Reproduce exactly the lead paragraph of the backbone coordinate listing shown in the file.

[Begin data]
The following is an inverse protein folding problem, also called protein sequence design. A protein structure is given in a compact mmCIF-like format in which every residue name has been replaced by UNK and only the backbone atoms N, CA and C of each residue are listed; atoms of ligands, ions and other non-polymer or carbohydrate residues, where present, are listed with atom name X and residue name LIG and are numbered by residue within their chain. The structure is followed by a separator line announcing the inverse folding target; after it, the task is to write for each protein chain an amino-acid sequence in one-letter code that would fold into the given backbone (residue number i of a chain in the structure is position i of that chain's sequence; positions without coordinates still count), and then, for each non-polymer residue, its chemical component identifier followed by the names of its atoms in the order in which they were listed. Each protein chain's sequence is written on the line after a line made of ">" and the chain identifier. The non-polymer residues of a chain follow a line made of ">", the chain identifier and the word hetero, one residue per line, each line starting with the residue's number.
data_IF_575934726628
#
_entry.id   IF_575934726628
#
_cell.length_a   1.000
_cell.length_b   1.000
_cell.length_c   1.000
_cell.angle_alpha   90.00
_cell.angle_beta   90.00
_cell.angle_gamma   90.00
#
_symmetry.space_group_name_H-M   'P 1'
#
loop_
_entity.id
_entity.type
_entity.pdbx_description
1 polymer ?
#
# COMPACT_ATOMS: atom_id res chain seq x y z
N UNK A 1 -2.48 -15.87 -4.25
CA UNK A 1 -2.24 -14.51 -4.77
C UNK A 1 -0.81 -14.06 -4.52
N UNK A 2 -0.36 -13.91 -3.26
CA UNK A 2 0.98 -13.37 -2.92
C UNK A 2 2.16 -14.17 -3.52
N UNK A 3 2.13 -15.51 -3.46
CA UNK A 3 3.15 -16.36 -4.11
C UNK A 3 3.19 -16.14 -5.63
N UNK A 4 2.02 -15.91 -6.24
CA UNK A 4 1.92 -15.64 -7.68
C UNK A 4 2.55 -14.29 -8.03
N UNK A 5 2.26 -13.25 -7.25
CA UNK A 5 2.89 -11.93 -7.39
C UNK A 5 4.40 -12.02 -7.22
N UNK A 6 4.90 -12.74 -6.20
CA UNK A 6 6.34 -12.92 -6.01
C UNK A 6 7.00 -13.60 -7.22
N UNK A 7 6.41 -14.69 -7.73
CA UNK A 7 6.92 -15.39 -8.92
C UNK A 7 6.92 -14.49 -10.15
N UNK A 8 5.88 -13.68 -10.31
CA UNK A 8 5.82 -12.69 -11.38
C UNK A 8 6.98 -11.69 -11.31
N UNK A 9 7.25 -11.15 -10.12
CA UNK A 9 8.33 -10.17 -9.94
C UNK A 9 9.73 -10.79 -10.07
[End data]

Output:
The following is an inverse protein folding problem, also called protein sequence design. A protein structure is given in a compact mmCIF-like format in which every residue name has been replaced by UNK and only the backbone atoms N, CA and C of each residue are listed; atoms of ligands, ions and other non-polymer or carbohydrate residues, where present, are listed with atom name X and residue name LIG and are numbered by residue within their chain. The structure is followed by a separator line announcing the inverse folding target; after it, the task is to write for each protein chain an amino-acid sequence in one-letter code that would fold into the given backbone (residue number i of a chain in the structure is position i of that chain's sequence; positions without coordinates still count), and then, for each non-polymer residue, its chemical component identifier followed by the names of its atoms in the order in which they were listed. Each protein chain's sequence is written on the line after a line made of ">" and the chain identifier. The non-polymer residues of a chain follow a line made of ">", the chain identifier and the word hetero, one residue per line, each line starting with the residue's number.